The Hong Kong-based China Labor Bulletin (CLB), in a recent report (pdf), sees Chinese workers “emerging as a strong, unified and increasingly active collective force. “The report notes the relatively recent rise of labor NGOs that provide workers with advice and support. The NGOs train  workers in negotiation strategy and techniques, including how to resist pressure from management and local governments report on sexual harassment in factories, advise on collective bargaining and provide legal advice.

As illustrated by an excellent recent study by the University of Michigan’s Mary Gallagher, the growth of the labor movement traces its roots to the beginning of China’s economic reforms in the late 1970s and early 1980s. As the state sector shrank and the private sector swelled, vast numbers of rural citizens left subsistence agriculture to move to factory jobs.  The overwhelming majority of these workers lacked education and received no social security; at the same time, a growing number of urban workers were employed without labor contracts.

In 1994, the party-state began to regulate labor relations by enacting the Labor Law, which was followed by the Labor Contract Law in 2005 and the Mediation and Arbitration Law of 2007.  The latter provides for mediation and arbitration by special commissions with the right of appeal to the courts, both of which have increased the role of the state while also empowering workers.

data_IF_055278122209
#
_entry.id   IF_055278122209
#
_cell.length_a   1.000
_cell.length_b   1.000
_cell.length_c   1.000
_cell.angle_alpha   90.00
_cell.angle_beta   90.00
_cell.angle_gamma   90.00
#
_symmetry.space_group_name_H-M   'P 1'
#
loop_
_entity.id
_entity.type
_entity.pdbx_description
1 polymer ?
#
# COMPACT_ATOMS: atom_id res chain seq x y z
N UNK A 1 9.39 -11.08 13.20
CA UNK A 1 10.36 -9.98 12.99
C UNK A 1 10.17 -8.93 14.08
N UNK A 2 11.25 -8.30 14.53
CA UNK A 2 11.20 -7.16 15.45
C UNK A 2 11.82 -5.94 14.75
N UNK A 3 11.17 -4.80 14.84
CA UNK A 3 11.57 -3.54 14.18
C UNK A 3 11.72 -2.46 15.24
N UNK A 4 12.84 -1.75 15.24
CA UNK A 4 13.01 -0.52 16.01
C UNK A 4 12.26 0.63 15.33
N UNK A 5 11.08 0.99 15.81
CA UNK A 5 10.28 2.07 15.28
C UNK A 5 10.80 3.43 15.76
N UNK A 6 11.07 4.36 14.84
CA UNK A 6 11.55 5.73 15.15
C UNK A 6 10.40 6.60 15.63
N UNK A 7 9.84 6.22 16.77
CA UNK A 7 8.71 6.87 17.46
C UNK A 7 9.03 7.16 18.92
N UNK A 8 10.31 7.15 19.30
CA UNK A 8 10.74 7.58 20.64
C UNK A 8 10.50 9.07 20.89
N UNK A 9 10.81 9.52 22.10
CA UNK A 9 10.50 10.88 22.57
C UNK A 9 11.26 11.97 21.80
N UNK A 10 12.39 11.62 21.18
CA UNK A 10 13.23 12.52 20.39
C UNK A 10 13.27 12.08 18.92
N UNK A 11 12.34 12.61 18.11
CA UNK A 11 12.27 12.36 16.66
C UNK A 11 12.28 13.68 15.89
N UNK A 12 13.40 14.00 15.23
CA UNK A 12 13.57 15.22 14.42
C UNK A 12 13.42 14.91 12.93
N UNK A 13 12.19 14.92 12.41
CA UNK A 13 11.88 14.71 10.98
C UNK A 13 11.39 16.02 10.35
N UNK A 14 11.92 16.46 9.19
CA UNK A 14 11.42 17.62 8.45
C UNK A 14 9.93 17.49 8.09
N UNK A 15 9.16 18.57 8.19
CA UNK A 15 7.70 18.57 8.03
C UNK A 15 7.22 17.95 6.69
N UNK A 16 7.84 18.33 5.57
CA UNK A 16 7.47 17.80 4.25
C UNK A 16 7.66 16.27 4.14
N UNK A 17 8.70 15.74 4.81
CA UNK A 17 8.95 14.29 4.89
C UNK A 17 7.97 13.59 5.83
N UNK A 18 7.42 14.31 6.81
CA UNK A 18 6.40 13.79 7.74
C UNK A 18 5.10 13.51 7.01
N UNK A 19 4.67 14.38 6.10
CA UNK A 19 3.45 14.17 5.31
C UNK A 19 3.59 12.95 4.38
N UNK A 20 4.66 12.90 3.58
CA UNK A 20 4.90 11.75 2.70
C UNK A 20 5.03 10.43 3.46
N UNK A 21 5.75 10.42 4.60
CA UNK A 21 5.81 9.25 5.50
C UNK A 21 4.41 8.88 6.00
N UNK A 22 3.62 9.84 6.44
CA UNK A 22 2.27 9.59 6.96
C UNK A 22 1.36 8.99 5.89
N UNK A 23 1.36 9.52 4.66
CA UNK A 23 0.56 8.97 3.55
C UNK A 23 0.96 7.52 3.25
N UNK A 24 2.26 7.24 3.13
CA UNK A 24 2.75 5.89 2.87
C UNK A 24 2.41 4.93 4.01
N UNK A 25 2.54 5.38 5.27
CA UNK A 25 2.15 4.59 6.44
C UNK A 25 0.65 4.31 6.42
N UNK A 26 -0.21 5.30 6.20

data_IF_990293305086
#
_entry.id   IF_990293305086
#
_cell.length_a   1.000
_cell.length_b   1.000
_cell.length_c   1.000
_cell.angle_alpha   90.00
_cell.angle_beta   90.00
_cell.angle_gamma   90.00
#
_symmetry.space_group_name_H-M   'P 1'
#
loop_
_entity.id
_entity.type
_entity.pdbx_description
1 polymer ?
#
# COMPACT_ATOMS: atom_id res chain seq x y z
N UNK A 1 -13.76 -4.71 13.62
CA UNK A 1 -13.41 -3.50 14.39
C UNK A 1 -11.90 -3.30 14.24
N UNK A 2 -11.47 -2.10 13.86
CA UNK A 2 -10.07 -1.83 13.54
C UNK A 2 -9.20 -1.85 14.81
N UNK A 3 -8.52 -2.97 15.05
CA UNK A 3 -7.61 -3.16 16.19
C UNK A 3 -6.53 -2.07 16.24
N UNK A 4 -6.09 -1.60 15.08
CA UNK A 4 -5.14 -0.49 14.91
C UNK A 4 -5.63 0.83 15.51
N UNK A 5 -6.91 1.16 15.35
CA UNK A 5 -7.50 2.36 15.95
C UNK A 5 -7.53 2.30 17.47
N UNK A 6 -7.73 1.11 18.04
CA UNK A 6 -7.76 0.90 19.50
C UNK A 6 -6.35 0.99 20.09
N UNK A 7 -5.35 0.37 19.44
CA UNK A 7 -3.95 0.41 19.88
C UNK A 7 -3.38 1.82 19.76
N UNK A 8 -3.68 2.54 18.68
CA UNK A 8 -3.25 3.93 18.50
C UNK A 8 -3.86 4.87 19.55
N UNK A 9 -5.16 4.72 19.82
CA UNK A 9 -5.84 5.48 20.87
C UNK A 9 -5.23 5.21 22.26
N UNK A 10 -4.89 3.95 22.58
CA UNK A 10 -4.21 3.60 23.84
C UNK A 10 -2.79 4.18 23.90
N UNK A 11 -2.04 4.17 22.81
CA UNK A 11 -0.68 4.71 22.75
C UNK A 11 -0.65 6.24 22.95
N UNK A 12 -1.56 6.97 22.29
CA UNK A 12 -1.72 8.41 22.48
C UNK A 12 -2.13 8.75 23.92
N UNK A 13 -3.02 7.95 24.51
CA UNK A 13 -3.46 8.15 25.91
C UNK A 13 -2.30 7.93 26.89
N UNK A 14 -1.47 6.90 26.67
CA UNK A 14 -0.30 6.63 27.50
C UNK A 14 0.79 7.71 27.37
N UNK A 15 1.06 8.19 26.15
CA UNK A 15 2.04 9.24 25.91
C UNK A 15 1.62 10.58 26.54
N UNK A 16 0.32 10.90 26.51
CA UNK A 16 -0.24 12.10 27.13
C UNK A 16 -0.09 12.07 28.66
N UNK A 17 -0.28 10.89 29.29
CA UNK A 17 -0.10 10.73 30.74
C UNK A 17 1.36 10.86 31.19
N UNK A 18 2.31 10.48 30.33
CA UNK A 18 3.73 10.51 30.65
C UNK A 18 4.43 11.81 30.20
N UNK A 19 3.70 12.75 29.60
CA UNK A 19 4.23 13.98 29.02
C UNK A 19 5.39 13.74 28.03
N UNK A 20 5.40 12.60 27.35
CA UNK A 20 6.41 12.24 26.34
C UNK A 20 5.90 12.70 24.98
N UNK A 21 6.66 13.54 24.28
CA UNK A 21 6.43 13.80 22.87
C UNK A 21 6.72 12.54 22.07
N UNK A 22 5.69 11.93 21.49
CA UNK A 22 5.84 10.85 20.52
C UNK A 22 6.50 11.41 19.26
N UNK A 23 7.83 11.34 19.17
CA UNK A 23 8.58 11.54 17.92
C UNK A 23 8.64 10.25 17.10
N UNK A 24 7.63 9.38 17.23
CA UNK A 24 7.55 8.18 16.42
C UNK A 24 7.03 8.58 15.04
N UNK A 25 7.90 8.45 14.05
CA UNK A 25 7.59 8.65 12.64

The number of labor disputes handled yearly has grown steadily from 200,000 in 2005 to approximately 1,500,000 in 2012. As Gallagher notes, the number of strikes likewise grew, from 10 per month in February 2011 to almost 50 in February 2013.  The party-state’s concerns have grown along with labor disputes, especially when workers have taken to the streets in protest, which often provokes local governments to call out the police.